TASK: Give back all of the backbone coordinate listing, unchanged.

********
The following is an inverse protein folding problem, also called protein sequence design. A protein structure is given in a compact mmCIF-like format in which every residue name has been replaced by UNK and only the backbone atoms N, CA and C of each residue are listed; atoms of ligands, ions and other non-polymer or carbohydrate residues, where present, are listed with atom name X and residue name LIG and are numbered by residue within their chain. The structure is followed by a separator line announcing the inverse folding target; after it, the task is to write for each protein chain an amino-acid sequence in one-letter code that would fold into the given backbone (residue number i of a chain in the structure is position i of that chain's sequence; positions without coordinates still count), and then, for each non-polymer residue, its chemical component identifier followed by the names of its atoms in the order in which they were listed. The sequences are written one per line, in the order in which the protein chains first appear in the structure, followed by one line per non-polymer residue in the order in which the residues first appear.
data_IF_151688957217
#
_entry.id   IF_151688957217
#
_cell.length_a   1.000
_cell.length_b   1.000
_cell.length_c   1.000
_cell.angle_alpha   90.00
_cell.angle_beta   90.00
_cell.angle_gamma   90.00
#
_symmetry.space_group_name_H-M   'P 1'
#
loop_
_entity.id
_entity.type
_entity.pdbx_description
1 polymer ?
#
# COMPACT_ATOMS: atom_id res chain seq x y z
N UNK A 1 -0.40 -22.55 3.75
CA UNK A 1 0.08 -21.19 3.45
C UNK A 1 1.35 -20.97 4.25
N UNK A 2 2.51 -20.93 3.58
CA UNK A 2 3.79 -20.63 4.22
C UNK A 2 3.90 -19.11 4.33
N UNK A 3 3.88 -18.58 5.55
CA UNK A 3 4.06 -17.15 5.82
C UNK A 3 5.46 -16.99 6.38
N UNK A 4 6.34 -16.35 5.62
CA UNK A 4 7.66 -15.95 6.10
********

The following is an inverse protein folding problem, also called protein sequence design. A protein structure is given in a compact mmCIF-like format in which every residue name has been replaced by UNK and only the backbone atoms N, CA and C of each residue are listed; atoms of ligands, ions and other non-polymer or carbohydrate residues, where present, are listed with atom name X and residue name LIG and are numbered by residue within their chain. The structure is followed by a separator line announcing the inverse folding target; after it, the task is to write for each protein chain an amino-acid sequence in one-letter code that would fold into the given backbone (residue number i of a chain in the structure is position i of that chain's sequence; positions without coordinates still count), and then, for each non-polymer residue, its chemical component identifier followed by the names of its atoms in the order in which they were listed. The sequences are written one per line, in the order in which the protein chains first appear in the structure, followed by one line per non-polymer residue in the order in which the residues first appear.
data_IF_151688957217
#
_entry.id   IF_151688957217
#
_cell.length_a   1.000
_cell.length_b   1.000
_cell.length_c   1.000
_cell.angle_alpha   90.00
_cell.angle_beta   90.00
_cell.angle_gamma   90.00
#
_symmetry.space_group_name_H-M   'P 1'
#
loop_
_entity.id
_entity.type
_entity.pdbx_description
1 polymer ?
#
# COMPACT_ATOMS: atom_id res chain seq x y z
N UNK A 1 -0.40 -22.55 3.75
CA UNK A 1 0.08 -21.19 3.45
C UNK A 1 1.35 -20.97 4.25
N UNK A 2 2.51 -20.93 3.58
CA UNK A 2 3.79 -20.63 4.22
C UNK A 2 3.90 -19.11 4.33
N UNK A 3 3.88 -18.58 5.55
CA UNK A 3 4.06 -17.15 5.82
C UNK A 3 5.46 -16.99 6.38
N UNK A 4 6.34 -16.35 5.62
CA UNK A 4 7.66 -15.95 6.10